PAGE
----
Lagrangian measurements of the fast evaporation of falling diethyl ether droplets using in-line digital holography and a high-speed camera

Lagrangian measurements of the fast evaporation of falling diethyl ether droplets using in-line... The evaporation of falling diethyl ether droplets is measured by following droplets along their trajectories. Measurements are performed at ambient temperature and pressure by using in-line digital holography. The holograms of droplets are recorded with a single high-speed camera and reconstructed with an “inverse problems” approach algorithm previously tested (Chareyron et al. New J Phys 14:43039, 2012). Once evaporation starts, the interfaces of the droplets are surrounded by air/vapor mixtures with refractive index gradients that modify the holograms. The central part of the droplets holograms is unusually bright compared to what is expected and observed for non-evaporating droplets. The reconstruction process is accordingly adapted to measure the droplets diameter along their trajectory. The diethyl ether being volatile, the droplets are found to evaporate in a very short time: of the order of 70 ms for a 50–60 μm diameter at an ambient temperature of 25 °C. After this time, the diethyl ether has fully evaporated and droplets diameter reaches a plateau. The remaining droplets are then only composed of water, originating from the cooling and condensation of the humid air at the droplet surface. This assertion is supported by two pieces of evidence: (i) by estimating the evolution of droplets refractive index from light scattering measurements at rainbow angle and (ii) by comparing the evaporation rate and droplets velocities obtained by digital holography with those calculated with a simple model of evaporation/condensation. The overall results show that the in-line digital holography with “inverse problems” approach is an accurate technique for studying fast evaporation from a Lagrangian point of view. Experiments in Fluids Springer Journals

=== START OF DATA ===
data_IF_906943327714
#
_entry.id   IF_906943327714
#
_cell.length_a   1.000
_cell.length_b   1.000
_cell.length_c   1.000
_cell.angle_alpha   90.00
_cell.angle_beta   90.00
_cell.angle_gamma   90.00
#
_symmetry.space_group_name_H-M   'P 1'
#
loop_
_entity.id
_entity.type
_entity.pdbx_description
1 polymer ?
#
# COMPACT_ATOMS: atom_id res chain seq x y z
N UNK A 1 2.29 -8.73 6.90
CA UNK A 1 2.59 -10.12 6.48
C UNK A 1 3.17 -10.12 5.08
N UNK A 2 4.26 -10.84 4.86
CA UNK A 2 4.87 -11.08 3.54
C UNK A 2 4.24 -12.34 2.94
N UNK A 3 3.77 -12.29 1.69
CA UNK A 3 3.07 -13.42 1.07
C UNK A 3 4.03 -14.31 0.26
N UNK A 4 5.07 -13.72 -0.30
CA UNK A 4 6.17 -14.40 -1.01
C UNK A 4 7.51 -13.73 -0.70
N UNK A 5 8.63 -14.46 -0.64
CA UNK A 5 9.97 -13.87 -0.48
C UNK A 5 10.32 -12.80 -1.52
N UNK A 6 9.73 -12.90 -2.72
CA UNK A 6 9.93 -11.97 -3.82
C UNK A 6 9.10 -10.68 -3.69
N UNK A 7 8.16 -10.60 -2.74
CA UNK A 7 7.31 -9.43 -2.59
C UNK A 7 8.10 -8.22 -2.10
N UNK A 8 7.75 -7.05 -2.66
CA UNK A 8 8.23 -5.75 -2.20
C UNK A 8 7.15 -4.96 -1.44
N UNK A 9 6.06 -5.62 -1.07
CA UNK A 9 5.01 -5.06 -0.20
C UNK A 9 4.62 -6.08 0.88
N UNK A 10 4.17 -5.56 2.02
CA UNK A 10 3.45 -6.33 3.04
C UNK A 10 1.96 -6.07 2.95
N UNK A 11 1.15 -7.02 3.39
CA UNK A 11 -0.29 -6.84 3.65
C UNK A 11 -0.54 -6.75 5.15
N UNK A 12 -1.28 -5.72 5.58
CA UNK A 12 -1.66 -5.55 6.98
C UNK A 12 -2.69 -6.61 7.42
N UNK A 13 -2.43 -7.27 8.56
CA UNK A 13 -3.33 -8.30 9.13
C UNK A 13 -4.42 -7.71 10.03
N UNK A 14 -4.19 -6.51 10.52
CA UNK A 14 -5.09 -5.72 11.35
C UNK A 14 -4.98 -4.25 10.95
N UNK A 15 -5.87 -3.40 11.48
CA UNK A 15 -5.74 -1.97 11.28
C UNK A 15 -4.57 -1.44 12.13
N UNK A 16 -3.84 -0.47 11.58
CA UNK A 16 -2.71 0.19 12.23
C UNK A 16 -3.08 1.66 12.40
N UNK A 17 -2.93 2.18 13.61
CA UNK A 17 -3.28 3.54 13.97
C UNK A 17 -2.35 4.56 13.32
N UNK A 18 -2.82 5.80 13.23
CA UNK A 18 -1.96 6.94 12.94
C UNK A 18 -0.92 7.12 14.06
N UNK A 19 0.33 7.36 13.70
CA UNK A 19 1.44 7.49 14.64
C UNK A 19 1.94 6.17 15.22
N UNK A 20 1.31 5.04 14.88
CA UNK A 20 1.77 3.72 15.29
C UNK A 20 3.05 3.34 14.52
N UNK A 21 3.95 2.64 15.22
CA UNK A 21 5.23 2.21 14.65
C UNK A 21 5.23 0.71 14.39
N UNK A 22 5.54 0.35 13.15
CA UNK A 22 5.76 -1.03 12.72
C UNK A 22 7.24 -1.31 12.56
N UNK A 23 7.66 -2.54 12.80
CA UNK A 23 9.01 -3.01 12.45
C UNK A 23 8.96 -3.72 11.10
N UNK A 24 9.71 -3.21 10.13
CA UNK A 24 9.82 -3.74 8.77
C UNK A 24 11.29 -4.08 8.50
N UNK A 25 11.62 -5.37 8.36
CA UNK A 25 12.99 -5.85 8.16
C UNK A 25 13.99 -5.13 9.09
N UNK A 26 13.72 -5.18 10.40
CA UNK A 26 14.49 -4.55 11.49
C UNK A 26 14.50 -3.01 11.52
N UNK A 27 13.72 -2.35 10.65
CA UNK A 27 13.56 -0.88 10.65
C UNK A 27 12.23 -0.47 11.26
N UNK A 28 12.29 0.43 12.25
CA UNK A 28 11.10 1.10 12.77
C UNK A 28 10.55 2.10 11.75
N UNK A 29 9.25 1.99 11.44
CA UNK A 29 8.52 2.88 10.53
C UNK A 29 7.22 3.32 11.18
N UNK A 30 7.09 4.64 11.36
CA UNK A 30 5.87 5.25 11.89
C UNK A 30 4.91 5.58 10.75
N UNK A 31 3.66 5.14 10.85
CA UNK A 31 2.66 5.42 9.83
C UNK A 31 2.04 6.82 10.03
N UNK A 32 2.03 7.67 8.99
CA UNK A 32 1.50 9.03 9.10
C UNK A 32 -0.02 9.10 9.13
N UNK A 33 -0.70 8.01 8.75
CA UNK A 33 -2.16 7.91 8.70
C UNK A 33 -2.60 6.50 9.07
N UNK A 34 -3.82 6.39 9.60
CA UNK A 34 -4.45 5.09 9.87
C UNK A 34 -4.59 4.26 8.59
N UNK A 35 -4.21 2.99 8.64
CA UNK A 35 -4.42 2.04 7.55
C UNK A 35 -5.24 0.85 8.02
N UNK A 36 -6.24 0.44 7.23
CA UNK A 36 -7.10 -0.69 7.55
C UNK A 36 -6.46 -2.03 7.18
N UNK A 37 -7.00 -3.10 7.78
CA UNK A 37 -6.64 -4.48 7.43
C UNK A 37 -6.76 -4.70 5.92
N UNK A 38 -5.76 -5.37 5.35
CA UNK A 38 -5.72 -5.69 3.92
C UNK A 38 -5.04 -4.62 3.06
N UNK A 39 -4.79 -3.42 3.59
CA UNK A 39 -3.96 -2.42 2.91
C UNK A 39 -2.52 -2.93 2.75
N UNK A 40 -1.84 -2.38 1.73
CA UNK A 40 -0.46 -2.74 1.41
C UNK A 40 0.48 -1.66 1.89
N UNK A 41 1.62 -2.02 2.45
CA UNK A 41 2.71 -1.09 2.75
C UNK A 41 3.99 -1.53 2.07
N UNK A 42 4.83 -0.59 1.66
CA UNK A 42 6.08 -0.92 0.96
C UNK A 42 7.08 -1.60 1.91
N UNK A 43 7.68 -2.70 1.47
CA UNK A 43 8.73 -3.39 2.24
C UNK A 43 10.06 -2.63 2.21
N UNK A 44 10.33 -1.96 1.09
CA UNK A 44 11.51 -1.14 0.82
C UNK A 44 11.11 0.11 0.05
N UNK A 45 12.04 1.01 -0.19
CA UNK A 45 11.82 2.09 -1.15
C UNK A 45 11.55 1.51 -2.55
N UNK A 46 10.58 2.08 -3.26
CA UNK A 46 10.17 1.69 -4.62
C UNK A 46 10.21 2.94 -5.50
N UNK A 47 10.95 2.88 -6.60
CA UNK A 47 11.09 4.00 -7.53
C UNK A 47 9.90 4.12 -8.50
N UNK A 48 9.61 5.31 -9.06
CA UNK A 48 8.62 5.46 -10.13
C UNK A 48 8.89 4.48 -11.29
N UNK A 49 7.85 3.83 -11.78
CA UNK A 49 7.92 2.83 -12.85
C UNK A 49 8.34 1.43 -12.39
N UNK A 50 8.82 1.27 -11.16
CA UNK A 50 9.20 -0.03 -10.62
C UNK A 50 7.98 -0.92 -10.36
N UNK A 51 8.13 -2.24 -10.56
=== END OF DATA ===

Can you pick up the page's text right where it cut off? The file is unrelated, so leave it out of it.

Lagrangian measurements of the fast evaporation of falling diethyl ether droplets using in-line digital holography and a high-speed camera

Loading next page...
Springer Berlin Heidelberg
Copyright © 2014 by Springer-Verlag Berlin Heidelberg
Engineering; Engineering Fluid Dynamics; Fluid- and Aerodynamics; Engineering Thermodynamics, Heat and Mass Transfer
Publisher site
See Article on Publisher Site


You’re reading a free preview. Subscribe to read the entire article.

DeepDyve is your
personal research library

It’s your single place to instantly
discover and read the research
that matters to you.

Enjoy affordable access to
over 12 million articles from more than
10,000 peer-reviewed journals.

All for just $49/month

Explore the DeepDyve Library

Unlimited reading

Read as many articles as you need. Full articles with original layout, charts and figures. Read online, from anywhere.

Stay up to date

Keep up with your field with Personalized Recommendations and Follow Journals to get automatic updates.

Organize your research

It’s easy to organize your research with our built-in tools.

Your journals are on DeepDyve

Read from thousands of the leading scholarly journals from SpringerNature, Elsevier, Wiley-Blackwell, Oxford University Press and more.

All the latest content is available, no embargo periods.

See the journals in your area

Monthly Plan

  • Read unlimited articles
  • Personalized recommendations
  • No expiration
  • Print 20 pages per month
  • 20% off on PDF purchases
  • Organize your research
  • Get updates on your journals and topic searches


Start Free Trial

14-day Free Trial

Best Deal — 39% off

Annual Plan

  • All the features of the Professional Plan, but for 39% off!
  • Billed annually
  • No expiration
  • For the normal price of 10 articles elsewhere, you get one full year of unlimited access to articles.



billed annually
Start Free Trial

14-day Free Trial